When do I need a charge controller to charge a battery with a solar panel?
This is a very common question and one that is absolutely crucial.
In most cases you will need some type of a charge controller to safely charge a battery pack. This prevents overcharging and reduction in the battery life of the system.
Battery technologies such as Lithium Ion, Lithium Iron Phosphate, Nickel Metal Hydride, or Nickel Cadmium always require a charge controller to safely recharge the battery pack. Lead acid batteries are the exception to the rule. If you are trying to charge a lead acid battery quickly or using a large solar module you will want to have a charge controller to keep the battery from overcharging and drying the electrolyte in the battery.
If you are using a solar module for a low current maintenance charging this can be done safely without a charge controller as long as the solar panel output is <1% of the battery capacity. For example, if you have a 12V, 100Ah battery this could be safely trickle charged with a panel capable of supplying up to 1A at 13.4V.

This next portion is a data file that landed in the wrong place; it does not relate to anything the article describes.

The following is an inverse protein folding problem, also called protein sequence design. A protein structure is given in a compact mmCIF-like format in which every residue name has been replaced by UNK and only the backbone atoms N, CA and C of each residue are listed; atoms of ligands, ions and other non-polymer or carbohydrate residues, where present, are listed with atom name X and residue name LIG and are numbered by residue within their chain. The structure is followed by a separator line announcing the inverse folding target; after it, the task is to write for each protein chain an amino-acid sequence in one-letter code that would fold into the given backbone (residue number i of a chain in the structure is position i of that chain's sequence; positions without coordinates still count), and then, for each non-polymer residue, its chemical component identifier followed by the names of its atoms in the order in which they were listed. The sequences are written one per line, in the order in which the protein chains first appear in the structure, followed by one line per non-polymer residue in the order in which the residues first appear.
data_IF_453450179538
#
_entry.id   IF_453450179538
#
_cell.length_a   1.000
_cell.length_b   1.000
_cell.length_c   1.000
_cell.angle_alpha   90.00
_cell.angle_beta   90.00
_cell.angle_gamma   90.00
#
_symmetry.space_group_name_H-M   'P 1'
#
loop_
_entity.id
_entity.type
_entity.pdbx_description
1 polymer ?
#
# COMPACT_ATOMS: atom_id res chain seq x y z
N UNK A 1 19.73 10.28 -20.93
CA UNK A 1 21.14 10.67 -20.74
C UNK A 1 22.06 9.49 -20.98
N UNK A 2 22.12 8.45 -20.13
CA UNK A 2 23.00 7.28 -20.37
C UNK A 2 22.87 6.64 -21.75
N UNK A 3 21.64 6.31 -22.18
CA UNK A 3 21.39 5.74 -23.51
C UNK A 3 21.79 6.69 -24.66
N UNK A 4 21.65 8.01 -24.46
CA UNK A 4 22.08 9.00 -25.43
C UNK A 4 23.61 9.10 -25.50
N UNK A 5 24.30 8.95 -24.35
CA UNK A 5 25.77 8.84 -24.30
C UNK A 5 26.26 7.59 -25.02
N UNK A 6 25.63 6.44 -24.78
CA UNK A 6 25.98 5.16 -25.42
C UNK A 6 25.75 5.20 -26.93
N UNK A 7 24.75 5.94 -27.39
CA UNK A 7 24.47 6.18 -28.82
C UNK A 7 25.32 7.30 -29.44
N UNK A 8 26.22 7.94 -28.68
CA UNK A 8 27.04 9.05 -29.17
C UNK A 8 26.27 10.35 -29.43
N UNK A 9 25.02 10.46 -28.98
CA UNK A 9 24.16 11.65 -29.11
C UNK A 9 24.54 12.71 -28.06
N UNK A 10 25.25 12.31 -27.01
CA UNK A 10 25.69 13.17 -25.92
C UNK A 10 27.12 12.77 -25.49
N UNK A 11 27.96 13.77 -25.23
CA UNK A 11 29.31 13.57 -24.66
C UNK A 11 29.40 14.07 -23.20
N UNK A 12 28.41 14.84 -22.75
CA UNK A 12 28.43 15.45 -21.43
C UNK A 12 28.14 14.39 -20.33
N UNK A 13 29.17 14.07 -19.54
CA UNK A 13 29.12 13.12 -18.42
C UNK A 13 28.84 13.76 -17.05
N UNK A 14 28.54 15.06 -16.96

By the nature of how solar will cycle on and off each day as the sun rises and falls not all charge controllers will be safe for lead acid or AGM batteries if solar is used.
Most notably, chargers using a three stage charging algorithm will slowly dry out the battery once it has reached a full charge. The reason for this is that when the solar starts producing power each morning the charger will start at stage 1. It will quickly switch to stage 2 since the battery voltage is high indicating a close to full charge. During stage 2 the charger will top off the battery and balance the cells by taking the battery voltage up to 14.3-14.6V, which will take a few hours. After that is achieved the charger will move to stage 3 which is a float voltage maintenance charge at 13.4V with a trickle of current.
It is the high voltage cell balancing that occurs in stage two that causes the battery to dry out and reduces its lifetime. Three stage chargers work very well when they are connected to the grid and only take the battery through stage 2 once and then hold it in stage 3. It is the repeated cell balancing in stage two that occurs due to the daily on-off cycling of the solar that destroys the battery.
Charge controllers aren’t just something that is nice to know about. They could very easily be a part of your system and one that you must utilize to avoid damaging your battery.
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